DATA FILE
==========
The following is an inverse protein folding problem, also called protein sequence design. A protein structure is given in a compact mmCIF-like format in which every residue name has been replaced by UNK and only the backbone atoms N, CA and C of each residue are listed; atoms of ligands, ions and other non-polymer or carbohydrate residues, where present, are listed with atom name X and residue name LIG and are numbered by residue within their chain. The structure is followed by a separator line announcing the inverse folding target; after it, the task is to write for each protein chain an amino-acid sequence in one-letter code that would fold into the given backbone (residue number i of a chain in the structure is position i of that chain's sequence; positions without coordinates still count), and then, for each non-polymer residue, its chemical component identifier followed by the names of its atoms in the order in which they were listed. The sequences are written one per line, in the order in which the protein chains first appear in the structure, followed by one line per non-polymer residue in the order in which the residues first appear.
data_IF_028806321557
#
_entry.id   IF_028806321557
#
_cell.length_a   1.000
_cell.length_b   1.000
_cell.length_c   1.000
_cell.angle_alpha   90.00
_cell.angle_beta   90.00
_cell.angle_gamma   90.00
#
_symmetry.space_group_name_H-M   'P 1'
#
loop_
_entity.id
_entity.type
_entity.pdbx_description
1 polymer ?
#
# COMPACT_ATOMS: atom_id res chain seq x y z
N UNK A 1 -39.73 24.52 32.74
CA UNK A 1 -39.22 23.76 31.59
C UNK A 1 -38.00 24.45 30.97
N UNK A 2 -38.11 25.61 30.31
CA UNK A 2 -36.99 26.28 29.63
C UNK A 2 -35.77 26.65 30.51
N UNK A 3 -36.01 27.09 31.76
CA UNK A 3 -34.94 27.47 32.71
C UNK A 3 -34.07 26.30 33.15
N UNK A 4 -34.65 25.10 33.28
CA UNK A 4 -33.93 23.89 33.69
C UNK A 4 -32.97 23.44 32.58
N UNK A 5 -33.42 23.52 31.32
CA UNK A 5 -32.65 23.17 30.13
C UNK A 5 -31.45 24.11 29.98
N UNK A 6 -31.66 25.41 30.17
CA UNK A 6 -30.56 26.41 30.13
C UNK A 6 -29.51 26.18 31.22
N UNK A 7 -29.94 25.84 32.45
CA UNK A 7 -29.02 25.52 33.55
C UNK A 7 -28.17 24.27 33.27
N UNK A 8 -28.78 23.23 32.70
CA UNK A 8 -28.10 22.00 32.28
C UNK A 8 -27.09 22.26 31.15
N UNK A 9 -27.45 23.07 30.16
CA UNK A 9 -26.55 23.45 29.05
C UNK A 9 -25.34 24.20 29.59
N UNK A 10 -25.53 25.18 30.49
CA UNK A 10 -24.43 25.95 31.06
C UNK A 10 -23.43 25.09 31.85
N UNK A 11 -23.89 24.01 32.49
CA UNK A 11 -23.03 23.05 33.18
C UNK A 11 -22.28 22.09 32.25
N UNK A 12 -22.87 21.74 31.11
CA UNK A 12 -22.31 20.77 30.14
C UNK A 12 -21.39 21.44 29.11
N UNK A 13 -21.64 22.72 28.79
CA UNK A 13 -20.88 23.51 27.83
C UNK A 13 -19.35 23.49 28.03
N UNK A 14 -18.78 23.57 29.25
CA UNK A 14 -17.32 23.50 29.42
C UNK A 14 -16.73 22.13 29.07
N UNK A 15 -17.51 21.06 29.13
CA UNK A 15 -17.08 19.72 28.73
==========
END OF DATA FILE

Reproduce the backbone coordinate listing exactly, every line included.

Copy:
The following is an inverse protein folding problem, also called protein sequence design. A protein structure is given in a compact mmCIF-like format in which every residue name has been replaced by UNK and only the backbone atoms N, CA and C of each residue are listed; atoms of ligands, ions and other non-polymer or carbohydrate residues, where present, are listed with atom name X and residue name LIG and are numbered by residue within their chain. The structure is followed by a separator line announcing the inverse folding target; after it, the task is to write for each protein chain an amino-acid sequence in one-letter code that would fold into the given backbone (residue number i of a chain in the structure is position i of that chain's sequence; positions without coordinates still count), and then, for each non-polymer residue, its chemical component identifier followed by the names of its atoms in the order in which they were listed. The sequences are written one per line, in the order in which the protein chains first appear in the structure, followed by one line per non-polymer residue in the order in which the residues first appear.
data_IF_028806321557
#
_entry.id   IF_028806321557
#
_cell.length_a   1.000
_cell.length_b   1.000
_cell.length_c   1.000
_cell.angle_alpha   90.00
_cell.angle_beta   90.00
_cell.angle_gamma   90.00
#
_symmetry.space_group_name_H-M   'P 1'
#
loop_
_entity.id
_entity.type
_entity.pdbx_description
1 polymer ?
#
# COMPACT_ATOMS: atom_id res chain seq x y z
N UNK A 1 -39.73 24.52 32.74
CA UNK A 1 -39.22 23.76 31.59
C UNK A 1 -38.00 24.45 30.97
N UNK A 2 -38.11 25.61 30.31
CA UNK A 2 -36.99 26.28 29.63
C UNK A 2 -35.77 26.65 30.51
N UNK A 3 -36.01 27.09 31.76
CA UNK A 3 -34.94 27.47 32.71
C UNK A 3 -34.07 26.30 33.15
N UNK A 4 -34.65 25.10 33.28
CA UNK A 4 -33.93 23.89 33.69
C UNK A 4 -32.97 23.44 32.58
N UNK A 5 -33.42 23.52 31.32
CA UNK A 5 -32.65 23.17 30.13
C UNK A 5 -31.45 24.11 29.98
N UNK A 6 -31.66 25.41 30.17
CA UNK A 6 -30.56 26.41 30.13
C UNK A 6 -29.51 26.18 31.22
N UNK A 7 -29.94 25.84 32.45
CA UNK A 7 -29.02 25.52 33.55
C UNK A 7 -28.17 24.27 33.27
N UNK A 8 -28.78 23.23 32.70
CA UNK A 8 -28.10 22.00 32.28
C UNK A 8 -27.09 22.26 31.15
N UNK A 9 -27.45 23.07 30.16
CA UNK A 9 -26.55 23.45 29.05
C UNK A 9 -25.34 24.20 29.59
N UNK A 10 -25.53 25.18 30.49
CA UNK A 10 -24.43 25.95 31.06
C UNK A 10 -23.43 25.09 31.85
N UNK A 11 -23.89 24.01 32.49
CA UNK A 11 -23.03 23.05 33.18
C UNK A 11 -22.28 22.09 32.25
N UNK A 12 -22.87 21.74 31.11
CA UNK A 12 -22.31 20.77 30.14
C UNK A 12 -21.39 21.44 29.11
N UNK A 13 -21.64 22.72 28.79
CA UNK A 13 -20.88 23.51 27.83
C UNK A 13 -19.35 23.49 28.03
N UNK A 14 -18.78 23.57 29.25
CA UNK A 14 -17.32 23.50 29.42
C UNK A 14 -16.73 22.13 29.07
N UNK A 15 -17.51 21.06 29.13
CA UNK A 15 -17.08 19.72 28.73